Griffin said the players have pretty much embraced the changes, though initially there were rumblings such as “we want hamburgers.” You don’t hear that anymore, he said.
Players weren’t the only ones grousing about the changes.
Club president Chuck Armstrong likes regular, old-fashioned bacon, and early this season when he ate some of the turkey bacon that had replaced it, he complained to clubhouse chef Jeremy Bryant that “this stuff tastes terrible.”
Bryant assured Armstrong that he would sneak some regular bacon into the kitchen just for him in the future. “I was like, ‘Chuck Armstrong, he’s way at the top, he can have whatever he wants,’” Bryant said.
Well, the first time that alluring aroma wafted through the clubhouse, players rushed into the kitchen demanding that Bryant cook some for them. He explained that he did it only for the club president.
Which, of course, got back to Armstrong. “The players teased me that I threw him under the bus,” Bryant said with a sheepish smile. “It was just a big fiasco. The Bacon Incident of Oh-Nine.”
Armstrong vowed to Larson that he wouldn’t be asking for any more bacon on Sunday mornings. “She rapped my knuckles,” he said in a jocular manner.
A slightly built lady with a good sense of humor — you have to have that in an all-male bastion — Larson wanted to educate the players about what they should be eating to help improve their performances, as well as enhance their lifestyles after baseball.
Working with Bryant, they changed the cooking methods, eliminating saturated fats and replacing them with Canola oil, soy beans and olive oil.
“We got rid of the deep fryer and the hotdog roller,” she said. “We went to very lean meats, lowering fats across the board as much as possible.
“When you get all these fat calories coming in, you don’t get enough carbohydrates to replenish the glycogen stores that they need for energy.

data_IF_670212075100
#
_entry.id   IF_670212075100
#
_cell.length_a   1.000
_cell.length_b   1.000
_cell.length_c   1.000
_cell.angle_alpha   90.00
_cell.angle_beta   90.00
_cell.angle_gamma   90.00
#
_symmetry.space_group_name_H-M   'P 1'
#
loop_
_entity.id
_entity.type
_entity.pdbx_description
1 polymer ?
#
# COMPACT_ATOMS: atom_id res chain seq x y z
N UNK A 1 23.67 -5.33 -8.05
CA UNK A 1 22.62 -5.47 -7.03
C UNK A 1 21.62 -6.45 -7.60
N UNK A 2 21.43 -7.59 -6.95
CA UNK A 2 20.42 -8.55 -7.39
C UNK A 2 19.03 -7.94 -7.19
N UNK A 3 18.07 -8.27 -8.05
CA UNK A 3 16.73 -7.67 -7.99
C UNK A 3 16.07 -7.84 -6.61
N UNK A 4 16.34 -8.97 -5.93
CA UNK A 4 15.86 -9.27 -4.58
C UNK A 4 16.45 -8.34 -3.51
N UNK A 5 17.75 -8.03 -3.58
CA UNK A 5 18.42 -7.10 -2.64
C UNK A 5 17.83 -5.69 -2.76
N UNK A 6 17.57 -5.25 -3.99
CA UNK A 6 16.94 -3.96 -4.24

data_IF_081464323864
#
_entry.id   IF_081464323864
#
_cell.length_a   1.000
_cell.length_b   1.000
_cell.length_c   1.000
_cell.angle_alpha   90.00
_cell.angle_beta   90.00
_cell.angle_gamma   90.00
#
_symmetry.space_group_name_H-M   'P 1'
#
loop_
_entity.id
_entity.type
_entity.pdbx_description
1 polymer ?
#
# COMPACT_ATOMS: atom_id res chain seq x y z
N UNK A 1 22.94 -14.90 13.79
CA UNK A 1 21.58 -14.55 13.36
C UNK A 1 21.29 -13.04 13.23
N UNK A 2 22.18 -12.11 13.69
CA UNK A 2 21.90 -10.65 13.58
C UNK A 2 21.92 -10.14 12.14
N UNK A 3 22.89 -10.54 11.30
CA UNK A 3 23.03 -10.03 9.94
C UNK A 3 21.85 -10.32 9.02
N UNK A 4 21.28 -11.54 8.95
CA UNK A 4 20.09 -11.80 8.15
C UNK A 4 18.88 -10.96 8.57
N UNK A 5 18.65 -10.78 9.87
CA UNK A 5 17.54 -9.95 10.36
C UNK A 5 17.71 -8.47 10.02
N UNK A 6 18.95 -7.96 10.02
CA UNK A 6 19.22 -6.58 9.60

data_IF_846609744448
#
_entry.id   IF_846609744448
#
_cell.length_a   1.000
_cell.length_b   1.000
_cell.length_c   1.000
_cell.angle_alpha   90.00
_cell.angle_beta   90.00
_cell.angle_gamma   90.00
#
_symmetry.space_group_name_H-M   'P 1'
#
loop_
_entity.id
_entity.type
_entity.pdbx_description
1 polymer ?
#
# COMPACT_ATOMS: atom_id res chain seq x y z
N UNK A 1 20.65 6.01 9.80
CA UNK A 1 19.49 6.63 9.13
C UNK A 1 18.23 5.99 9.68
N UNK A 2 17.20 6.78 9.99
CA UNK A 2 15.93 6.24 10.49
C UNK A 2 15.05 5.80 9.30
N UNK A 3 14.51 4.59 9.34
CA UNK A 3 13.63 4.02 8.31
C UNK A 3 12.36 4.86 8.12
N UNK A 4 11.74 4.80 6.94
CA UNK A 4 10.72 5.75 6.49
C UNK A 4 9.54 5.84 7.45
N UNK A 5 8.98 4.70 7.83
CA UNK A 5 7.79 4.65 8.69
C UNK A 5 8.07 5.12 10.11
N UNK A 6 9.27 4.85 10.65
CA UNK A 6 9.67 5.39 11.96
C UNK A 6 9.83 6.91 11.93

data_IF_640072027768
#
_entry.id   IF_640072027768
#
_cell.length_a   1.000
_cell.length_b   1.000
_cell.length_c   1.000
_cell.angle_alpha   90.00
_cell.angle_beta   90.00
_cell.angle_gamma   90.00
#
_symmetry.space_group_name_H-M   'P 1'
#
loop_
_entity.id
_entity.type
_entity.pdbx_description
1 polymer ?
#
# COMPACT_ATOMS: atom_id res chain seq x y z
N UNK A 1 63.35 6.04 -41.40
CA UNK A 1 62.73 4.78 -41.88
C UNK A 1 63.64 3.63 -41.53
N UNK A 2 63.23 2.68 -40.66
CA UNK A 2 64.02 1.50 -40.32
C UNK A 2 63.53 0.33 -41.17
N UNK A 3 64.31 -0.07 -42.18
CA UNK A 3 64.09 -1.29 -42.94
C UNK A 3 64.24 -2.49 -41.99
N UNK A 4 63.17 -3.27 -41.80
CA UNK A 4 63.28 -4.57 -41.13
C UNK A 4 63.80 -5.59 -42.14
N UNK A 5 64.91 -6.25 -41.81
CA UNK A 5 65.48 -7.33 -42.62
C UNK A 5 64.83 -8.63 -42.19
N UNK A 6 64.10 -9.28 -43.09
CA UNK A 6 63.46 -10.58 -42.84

“We have a lot of nutrient rich foods,” she added, “fruit baskets everywhere, melons and berries. Guys can make fruit smoothies anytime of day. We have low-fat yogurt and a low-fat ice cream machine.”
Players eat a lot of chicken and fish, especially salmon, and they still get steak, but the very lean variety and in smaller portions, about three ounces. And, yes, they can have more than one.
Even the snack table underwent a major overhaul: nuts, trail mix, dried fruit, granola bars, cereal bars. And, baked potato chips. “Just really great carbs for them,” Larson stressed, “nothing with any fat except healthy fat.”
She knew she was making progress when she got an e-mail from first baseman Russell Branyan, who was raised on healthy foods grown in his father’s garden in the southern part of the country. He told her “the guys are really noticing a difference in how they feel and we’re even talking about it on the airplane.”
That’s because Larson suggested changes in the food that was being offered on the Alaska Airlines charter flights the team takes. “I looked at all the menus for the entire season and made suggestions and revisions and product recommendations,” she said.
Nor would her work have been complete without making changes in the food that was laid out in visiting clubhouses. The policy she prescribed was similar to the one in the home clubhouse, though “maybe not quite as strict.”
“Kim’s done a nice job,” Branyan said. “I definitely think it’s been a good investment for the ballclub.”
Players and execs.